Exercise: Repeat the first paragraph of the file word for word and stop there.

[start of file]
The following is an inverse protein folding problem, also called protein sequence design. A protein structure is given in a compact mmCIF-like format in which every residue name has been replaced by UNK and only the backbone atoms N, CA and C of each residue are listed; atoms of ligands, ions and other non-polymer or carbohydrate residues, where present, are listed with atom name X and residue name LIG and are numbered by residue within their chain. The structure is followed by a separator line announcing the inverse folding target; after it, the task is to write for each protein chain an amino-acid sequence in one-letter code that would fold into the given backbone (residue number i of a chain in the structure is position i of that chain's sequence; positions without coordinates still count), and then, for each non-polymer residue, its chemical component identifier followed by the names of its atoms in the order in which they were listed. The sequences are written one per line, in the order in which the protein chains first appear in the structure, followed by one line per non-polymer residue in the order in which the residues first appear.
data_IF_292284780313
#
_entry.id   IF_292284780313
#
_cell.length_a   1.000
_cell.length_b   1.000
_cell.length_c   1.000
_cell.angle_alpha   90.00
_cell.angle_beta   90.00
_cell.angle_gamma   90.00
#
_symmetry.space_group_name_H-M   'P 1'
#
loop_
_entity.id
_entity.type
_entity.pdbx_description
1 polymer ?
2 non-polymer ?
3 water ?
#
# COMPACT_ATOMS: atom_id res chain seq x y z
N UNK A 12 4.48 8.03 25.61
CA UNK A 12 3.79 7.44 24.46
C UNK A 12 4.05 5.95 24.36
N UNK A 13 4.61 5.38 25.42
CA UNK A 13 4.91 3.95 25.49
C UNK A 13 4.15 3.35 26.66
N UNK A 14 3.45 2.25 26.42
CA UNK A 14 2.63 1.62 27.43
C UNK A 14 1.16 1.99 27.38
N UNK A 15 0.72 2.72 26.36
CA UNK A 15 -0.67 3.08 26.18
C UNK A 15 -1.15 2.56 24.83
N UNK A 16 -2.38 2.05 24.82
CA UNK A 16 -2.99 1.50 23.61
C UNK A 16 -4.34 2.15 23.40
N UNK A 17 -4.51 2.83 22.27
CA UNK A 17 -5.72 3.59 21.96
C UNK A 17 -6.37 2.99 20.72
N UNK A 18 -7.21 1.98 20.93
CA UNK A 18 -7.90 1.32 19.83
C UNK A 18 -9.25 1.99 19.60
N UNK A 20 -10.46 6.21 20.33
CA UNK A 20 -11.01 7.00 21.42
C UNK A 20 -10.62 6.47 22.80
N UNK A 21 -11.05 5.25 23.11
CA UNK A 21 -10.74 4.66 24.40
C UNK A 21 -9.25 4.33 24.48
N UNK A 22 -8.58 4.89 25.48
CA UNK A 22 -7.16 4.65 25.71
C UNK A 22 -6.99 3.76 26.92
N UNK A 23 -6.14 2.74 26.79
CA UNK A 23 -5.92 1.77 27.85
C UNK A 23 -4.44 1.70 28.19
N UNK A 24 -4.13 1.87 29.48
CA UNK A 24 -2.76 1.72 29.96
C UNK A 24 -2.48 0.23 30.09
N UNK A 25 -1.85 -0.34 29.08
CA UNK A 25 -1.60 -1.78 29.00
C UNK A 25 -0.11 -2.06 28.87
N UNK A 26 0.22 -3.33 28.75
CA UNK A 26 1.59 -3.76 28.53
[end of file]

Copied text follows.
The following is an inverse protein folding problem, also called protein sequence design. A protein structure is given in a compact mmCIF-like format in which every residue name has been replaced by UNK and only the backbone atoms N, CA and C of each residue are listed; atoms of ligands, ions and other non-polymer or carbohydrate residues, where present, are listed with atom name X and residue name LIG and are numbered by residue within their chain. The structure is followed by a separator line announcing the inverse folding target; after it, the task is to write for each protein chain an amino-acid sequence in one-letter code that would fold into the given backbone (residue number i of a chain in the structure is position i of that chain's sequence; positions without coordinates still count), and then, for each non-polymer residue, its chemical component identifier followed by the names of its atoms in the order in which they were listed. The sequences are written one per line, in the order in which the protein chains first appear in the structure, followed by one line per non-polymer residue in the order in which the residues first appear.